Judgement is coming to the people of God, yet they choose to ignore the warnings.
Comes the Dragon is sequel to Abaddon’s Eve, which I reviewed last August. The players remain the same. Flora, Rechab, Alack, and other key players struggle to determine the paths they should walk in an increasingly confusing and dangerous world. By assuming Flora’s name, Rechab has new-found security and freedom, but she finds the burden of decision making almost too heavy to bear. Flora, cast out from the community where she has spent years worshiping God, fears her pagan birth will separate her from the Lord she loves. Alack continues as Kol Abaddon’s companion and apprentice, but his compassionate nature often puts him at odds with his mentor.
For me, Kol Abaddon, the voice of destruction to The People, was the most interesting character in this book. He didn’t receive much “screen time,” but my interest in his character was validated in the epilogue. This nameless prophet is tortured by a pain private between him and God. While Kol Abaddon is God’s mouthpiece, he doesn’t seem to have a particular warm relationship with the Great God he speaks for. And there’s a reason for that. (Read the book to find out what it is. ;) )
Posted by Leah E. Good on April 18, 2015
Our last guess a quote struck another popular book for many of you. Lina, emilydm544, proverbs31teen, Amanda, R.G. Nairam, Addyson, Shaina, OnionTea, starshining4ever all correctly guessed King of the Wind, by Marguerite Henry. Good job, everyone!
Since we’re doing so well with the animal story theme, here’s another one. Not a horse this time, though.
I remember like yesterday how he strayed in out of nowhere to our log cabin on Birdsong Creek. He made me so mad at first that I wanted to kill him. Then, later, when I had to kill him, it was like having to shoot some of my own folks.
Posted by Leah E. Good on April 13, 2015
This book has been sitting on my shelf since I got it for Christmas, waiting to strike my fancy in a moment I was searching for a new read. Fancy struck on a Thursday two weeks ago, but my day was so busy I carried it around all day and only read the first chapter. However, on that Friday my work got canceled because of snow (snow, on March 20th!) , so I ended up plowing through almost the entire book in one day.
The first few chapters had me worried. The story had it’s unique points, but seemed to fall into the tired pattern of many fantasy stories. You know the ones I’m talking about. Poor orphan with mysterious beginnings. Crotchety, abusive guardian. And a randomly talking animal.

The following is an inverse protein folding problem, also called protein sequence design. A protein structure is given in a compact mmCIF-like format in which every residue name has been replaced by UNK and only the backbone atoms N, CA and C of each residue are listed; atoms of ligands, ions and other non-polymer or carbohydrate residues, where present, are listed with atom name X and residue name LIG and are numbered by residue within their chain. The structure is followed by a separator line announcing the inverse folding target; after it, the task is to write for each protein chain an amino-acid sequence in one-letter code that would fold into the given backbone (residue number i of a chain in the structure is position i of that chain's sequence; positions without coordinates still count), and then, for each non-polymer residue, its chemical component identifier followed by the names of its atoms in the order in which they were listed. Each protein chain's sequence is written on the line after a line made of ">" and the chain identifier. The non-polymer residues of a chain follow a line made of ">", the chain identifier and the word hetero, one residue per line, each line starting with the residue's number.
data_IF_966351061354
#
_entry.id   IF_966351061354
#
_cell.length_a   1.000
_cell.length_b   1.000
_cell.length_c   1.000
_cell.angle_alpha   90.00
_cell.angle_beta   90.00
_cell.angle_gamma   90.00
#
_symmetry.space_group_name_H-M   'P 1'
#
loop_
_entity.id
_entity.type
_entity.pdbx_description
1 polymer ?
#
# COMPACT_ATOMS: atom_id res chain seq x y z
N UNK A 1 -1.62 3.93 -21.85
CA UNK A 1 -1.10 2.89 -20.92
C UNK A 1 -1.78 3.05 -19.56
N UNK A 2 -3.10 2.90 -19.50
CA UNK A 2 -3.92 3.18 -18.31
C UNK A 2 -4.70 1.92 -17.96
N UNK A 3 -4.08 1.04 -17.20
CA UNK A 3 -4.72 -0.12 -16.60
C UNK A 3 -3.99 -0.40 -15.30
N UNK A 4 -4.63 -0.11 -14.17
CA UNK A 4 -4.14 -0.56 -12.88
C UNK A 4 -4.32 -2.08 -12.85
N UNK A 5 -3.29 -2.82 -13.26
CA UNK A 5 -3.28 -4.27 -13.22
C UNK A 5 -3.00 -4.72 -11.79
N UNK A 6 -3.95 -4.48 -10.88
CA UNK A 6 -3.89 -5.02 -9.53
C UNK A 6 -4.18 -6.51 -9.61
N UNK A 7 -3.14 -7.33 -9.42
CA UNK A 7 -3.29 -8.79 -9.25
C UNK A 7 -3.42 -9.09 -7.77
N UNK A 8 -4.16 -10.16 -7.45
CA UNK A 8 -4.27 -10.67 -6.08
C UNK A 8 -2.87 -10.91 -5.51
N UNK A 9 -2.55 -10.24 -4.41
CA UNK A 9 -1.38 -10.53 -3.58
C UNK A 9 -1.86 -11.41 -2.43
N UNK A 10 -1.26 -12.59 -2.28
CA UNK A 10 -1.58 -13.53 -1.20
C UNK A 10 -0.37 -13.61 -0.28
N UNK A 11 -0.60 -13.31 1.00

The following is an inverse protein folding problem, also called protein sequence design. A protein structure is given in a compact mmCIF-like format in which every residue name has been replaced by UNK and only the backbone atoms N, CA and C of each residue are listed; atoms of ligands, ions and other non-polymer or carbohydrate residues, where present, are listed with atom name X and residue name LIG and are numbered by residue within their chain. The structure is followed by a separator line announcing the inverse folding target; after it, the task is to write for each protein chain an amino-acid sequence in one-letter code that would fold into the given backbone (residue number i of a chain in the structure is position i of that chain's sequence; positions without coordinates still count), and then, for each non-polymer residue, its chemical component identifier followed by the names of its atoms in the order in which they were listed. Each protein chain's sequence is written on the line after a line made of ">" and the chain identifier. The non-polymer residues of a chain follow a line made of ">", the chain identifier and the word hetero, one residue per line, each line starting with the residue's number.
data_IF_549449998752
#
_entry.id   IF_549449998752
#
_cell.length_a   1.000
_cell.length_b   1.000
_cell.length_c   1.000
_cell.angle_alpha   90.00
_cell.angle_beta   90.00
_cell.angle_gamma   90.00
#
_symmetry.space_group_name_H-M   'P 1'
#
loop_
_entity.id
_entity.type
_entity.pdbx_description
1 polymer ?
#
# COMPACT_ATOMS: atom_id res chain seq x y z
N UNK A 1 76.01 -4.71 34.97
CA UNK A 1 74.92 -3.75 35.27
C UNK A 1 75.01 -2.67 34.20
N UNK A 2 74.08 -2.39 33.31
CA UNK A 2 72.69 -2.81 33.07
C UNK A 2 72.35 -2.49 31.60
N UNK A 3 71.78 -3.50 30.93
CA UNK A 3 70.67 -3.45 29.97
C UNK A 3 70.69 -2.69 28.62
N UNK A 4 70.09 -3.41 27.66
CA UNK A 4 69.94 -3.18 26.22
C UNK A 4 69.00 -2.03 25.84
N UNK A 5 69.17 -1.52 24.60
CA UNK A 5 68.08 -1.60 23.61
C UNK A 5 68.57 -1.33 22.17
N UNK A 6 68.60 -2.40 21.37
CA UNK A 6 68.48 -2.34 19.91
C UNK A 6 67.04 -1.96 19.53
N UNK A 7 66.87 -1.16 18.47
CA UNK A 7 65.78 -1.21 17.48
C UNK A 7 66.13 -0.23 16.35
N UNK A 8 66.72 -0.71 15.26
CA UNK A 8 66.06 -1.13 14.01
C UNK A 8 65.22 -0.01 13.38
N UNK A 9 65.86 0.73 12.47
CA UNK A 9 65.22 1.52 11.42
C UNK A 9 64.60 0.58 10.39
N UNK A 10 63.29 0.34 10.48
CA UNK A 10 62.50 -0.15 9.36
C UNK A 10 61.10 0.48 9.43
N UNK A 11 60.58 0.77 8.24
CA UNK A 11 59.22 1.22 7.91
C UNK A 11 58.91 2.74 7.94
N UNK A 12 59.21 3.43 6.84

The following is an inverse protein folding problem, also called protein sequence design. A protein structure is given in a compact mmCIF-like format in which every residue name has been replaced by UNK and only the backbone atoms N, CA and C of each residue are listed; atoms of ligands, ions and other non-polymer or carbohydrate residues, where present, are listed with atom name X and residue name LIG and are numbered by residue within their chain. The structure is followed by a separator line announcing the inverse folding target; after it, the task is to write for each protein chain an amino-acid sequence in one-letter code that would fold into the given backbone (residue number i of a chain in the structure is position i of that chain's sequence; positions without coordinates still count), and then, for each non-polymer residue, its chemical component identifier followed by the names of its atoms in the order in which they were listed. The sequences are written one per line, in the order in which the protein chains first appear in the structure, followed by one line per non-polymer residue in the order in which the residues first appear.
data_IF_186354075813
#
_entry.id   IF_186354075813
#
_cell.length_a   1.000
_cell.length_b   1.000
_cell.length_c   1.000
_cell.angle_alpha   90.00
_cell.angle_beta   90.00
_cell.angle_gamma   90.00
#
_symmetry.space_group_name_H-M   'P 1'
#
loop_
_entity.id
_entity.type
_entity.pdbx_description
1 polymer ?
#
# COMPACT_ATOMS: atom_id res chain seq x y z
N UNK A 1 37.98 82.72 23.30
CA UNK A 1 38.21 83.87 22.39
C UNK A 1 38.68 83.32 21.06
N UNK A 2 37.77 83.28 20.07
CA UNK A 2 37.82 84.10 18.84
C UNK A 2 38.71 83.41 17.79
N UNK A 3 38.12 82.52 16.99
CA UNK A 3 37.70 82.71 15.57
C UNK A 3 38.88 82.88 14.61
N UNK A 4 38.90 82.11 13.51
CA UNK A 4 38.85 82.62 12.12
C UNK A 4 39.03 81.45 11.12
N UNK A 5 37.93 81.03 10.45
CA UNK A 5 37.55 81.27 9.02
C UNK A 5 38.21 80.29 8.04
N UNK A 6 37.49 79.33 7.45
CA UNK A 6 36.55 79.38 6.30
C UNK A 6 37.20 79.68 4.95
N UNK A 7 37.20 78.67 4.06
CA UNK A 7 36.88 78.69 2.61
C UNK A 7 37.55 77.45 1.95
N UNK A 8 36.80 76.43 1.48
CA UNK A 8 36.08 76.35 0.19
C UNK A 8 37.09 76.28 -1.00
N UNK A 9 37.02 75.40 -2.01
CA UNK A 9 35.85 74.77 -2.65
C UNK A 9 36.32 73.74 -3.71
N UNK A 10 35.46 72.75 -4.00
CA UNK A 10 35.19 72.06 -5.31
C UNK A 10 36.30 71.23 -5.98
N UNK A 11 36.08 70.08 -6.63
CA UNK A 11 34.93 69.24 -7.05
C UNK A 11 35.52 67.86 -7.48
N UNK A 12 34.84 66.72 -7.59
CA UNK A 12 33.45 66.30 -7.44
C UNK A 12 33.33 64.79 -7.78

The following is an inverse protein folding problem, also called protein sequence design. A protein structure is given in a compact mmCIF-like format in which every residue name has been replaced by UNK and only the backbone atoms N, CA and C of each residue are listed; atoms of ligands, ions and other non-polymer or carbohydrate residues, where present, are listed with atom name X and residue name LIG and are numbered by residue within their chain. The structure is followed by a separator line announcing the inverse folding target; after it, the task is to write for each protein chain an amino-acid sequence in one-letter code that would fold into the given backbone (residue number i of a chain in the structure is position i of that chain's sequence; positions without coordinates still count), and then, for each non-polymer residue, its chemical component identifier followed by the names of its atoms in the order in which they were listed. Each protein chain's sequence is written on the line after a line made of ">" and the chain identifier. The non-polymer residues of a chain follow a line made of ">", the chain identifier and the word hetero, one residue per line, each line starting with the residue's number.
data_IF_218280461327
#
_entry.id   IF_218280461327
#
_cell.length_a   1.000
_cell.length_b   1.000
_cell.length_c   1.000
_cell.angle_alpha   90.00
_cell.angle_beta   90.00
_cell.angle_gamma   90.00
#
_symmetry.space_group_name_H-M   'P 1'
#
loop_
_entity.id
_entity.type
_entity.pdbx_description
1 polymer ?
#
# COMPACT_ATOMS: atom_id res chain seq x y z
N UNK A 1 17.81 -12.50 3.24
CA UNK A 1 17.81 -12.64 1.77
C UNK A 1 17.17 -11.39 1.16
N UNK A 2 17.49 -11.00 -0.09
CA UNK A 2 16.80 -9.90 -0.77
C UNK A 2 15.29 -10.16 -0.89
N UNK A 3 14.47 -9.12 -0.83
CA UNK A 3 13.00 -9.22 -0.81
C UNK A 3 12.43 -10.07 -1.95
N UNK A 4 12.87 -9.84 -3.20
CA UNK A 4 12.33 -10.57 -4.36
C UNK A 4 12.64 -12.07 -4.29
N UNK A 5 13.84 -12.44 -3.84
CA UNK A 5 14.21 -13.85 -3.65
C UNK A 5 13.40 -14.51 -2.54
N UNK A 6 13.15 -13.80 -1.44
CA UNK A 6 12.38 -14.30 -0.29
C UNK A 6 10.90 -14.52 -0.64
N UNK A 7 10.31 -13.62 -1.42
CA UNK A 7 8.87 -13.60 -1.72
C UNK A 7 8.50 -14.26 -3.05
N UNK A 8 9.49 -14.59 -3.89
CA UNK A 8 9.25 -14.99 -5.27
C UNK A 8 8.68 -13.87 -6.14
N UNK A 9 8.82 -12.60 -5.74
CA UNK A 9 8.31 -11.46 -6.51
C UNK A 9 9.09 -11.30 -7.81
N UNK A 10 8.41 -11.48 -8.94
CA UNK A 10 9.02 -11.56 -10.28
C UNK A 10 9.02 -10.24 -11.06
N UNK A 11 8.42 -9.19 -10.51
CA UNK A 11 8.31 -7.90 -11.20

Thankfully, uniqueness spun out of the mundane beginnings. The biggest strength of this story was the mystery. Gillian masterfully steered clear of explaining too much too soon. The mystery of The Song and the Songkeeper unravel slowly and require continued reading to discover what’s going on. The roots of pain that hold Amos to his past and cause him to fight destiny are slow reveal themselves. The reader must keep nose to book to learn what the prize the dark soldiers and the children of the Underground are fighting over is and why it’s important. And the talking cat? Well, he’s a mystery too. ;)
Read the synopsis of Orphan’s Song.
Posted by Leah E. Good on April 3, 2015
Hello everyone! I hope your spring has been more spring-ish than ours has been so far. It snowed twice week! The weather people say warmer weather is coming, and I hope they’re right. I like the cold, but it’s time for the snow to quit.
The last quote came from The Black Stallion by Walter Farley. Most of you already knew that! CJ, writefury, R.G. Nairam, Lina, Elisabeth Sullivan, proverbs31teen, Jonathan G., Amanda, and OnionTea all got it right!
With that positive guessing record, I thought we’d stick to the animal theme with another of my favorite horse stories. I’ve done a quote from this one once before, but this time it’s the opening line of the book.
In the northwestern slice of Africa known as Morocco, a horseboy stood, with broom in hand, in the vast courtyard of the royal stables of the Sultan. He was waiting for dusk to fall.
Posted by Leah E. Good on March 30, 2015
Crazy busy. Who can’t relate to those two words? When my friends ask me how I’m doing, I often reply with, “busy.” When they ask how my week has been, I say, “busy!” And I get the same reply from plenty of them.
To be honest, I like being busy. Jobs, activities, and goals that keep me on the go energize me. But there are those moments (days … weeks … months) that crazy busy becomes overwhelming and stressful.